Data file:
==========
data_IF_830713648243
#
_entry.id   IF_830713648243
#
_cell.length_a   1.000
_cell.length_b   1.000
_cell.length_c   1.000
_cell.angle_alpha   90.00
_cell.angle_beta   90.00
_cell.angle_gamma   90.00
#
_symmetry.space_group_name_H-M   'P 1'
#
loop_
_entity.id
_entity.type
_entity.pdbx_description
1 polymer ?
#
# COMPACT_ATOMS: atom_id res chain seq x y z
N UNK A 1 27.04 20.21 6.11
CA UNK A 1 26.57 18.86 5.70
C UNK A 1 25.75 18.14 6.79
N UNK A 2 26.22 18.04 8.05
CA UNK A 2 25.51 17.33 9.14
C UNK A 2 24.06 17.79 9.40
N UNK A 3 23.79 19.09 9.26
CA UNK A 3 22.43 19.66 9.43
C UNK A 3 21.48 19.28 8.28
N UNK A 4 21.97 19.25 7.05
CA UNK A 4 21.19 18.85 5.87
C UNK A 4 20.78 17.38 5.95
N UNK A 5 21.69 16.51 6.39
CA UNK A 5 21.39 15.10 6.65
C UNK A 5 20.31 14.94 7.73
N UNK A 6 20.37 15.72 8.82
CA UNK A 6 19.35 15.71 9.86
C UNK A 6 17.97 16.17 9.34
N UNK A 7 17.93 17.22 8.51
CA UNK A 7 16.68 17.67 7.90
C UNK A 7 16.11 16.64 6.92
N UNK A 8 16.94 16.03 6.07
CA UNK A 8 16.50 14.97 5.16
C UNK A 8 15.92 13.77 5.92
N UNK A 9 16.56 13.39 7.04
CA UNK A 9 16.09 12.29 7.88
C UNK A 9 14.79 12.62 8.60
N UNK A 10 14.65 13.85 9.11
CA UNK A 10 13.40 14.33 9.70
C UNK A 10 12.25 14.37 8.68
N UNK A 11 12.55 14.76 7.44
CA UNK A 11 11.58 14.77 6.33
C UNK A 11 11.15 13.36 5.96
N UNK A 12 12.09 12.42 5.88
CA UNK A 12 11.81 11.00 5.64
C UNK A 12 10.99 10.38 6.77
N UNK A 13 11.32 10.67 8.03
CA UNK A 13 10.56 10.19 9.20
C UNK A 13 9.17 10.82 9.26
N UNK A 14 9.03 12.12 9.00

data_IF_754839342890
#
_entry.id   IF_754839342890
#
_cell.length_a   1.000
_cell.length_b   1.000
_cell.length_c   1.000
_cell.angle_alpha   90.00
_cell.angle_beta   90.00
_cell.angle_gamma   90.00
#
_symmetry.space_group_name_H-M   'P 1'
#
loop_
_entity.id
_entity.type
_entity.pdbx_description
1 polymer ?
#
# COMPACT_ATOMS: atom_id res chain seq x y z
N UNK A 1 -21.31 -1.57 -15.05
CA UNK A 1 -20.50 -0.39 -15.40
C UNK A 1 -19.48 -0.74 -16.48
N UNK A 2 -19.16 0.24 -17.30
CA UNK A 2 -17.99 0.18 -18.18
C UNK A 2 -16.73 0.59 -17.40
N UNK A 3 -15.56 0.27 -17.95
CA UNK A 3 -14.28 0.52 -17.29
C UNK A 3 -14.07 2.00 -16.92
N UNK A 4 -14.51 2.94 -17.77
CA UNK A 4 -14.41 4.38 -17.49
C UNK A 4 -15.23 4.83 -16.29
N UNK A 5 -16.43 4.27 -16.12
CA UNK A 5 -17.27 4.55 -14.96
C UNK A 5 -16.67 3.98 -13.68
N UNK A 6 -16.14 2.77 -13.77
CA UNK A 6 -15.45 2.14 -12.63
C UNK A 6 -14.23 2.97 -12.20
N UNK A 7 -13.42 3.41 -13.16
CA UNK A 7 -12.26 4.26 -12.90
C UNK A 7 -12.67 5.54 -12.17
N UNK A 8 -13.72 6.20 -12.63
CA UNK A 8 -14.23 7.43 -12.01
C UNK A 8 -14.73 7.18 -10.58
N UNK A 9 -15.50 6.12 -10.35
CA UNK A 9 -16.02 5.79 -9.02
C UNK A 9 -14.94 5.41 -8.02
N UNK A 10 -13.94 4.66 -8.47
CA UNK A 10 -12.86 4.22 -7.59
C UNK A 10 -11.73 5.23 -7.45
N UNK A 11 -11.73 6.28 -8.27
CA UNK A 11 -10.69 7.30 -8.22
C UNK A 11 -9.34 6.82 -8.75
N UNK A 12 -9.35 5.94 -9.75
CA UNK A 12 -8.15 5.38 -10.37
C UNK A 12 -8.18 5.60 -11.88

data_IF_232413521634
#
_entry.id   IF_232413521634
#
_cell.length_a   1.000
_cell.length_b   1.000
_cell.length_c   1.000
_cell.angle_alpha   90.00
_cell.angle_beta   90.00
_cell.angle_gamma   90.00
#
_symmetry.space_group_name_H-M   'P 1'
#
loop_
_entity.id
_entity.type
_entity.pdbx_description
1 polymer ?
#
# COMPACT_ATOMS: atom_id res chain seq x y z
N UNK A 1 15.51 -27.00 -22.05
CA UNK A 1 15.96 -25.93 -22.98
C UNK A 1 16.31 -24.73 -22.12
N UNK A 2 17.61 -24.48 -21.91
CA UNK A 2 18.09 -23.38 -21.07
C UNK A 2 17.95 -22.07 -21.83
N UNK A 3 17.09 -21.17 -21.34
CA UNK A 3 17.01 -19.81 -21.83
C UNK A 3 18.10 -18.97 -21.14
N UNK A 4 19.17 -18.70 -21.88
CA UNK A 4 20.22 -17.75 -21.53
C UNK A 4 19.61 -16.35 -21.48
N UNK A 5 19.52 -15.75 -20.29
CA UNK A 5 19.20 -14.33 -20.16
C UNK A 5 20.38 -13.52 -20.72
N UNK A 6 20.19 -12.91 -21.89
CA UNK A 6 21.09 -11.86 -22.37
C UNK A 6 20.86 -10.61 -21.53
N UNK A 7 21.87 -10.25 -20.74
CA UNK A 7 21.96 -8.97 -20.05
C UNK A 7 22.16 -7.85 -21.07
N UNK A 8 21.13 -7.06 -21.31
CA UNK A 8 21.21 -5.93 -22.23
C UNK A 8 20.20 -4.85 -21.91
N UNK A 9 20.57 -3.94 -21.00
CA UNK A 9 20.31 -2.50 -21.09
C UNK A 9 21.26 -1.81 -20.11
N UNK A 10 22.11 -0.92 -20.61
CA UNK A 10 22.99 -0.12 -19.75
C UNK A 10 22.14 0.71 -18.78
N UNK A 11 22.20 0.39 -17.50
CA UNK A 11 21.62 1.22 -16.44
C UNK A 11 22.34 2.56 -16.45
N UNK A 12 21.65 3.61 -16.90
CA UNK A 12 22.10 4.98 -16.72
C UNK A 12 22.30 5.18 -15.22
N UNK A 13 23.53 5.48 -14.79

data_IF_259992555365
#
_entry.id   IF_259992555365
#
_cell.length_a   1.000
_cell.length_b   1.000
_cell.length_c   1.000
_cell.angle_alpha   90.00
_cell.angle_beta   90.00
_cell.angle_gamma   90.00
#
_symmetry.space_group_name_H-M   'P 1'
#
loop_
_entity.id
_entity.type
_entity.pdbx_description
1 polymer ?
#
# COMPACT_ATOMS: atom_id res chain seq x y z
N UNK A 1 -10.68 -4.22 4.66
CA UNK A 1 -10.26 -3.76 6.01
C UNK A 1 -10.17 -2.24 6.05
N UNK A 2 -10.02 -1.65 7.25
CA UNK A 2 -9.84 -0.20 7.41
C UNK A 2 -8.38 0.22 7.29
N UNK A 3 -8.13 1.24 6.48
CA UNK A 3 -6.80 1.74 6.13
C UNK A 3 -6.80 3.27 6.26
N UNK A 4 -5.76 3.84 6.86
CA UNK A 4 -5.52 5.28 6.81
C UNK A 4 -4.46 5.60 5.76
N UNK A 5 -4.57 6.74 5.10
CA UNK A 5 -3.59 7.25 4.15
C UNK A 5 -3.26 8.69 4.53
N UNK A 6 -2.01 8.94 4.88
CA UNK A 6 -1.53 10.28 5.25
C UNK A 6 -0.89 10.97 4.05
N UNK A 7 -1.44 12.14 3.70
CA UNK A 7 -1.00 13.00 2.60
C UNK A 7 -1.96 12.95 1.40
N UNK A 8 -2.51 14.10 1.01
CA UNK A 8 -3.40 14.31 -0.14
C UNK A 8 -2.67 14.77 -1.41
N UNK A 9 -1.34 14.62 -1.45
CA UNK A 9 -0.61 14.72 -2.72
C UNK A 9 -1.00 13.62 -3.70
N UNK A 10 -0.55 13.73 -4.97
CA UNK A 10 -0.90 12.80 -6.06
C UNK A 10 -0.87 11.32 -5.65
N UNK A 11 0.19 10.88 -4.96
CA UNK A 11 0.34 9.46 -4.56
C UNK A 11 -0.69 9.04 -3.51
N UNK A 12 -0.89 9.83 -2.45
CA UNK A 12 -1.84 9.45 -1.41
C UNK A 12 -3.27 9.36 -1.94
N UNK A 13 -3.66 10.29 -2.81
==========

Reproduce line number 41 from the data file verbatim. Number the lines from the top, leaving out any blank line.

C UNK A 7 16.11 16.64 6.92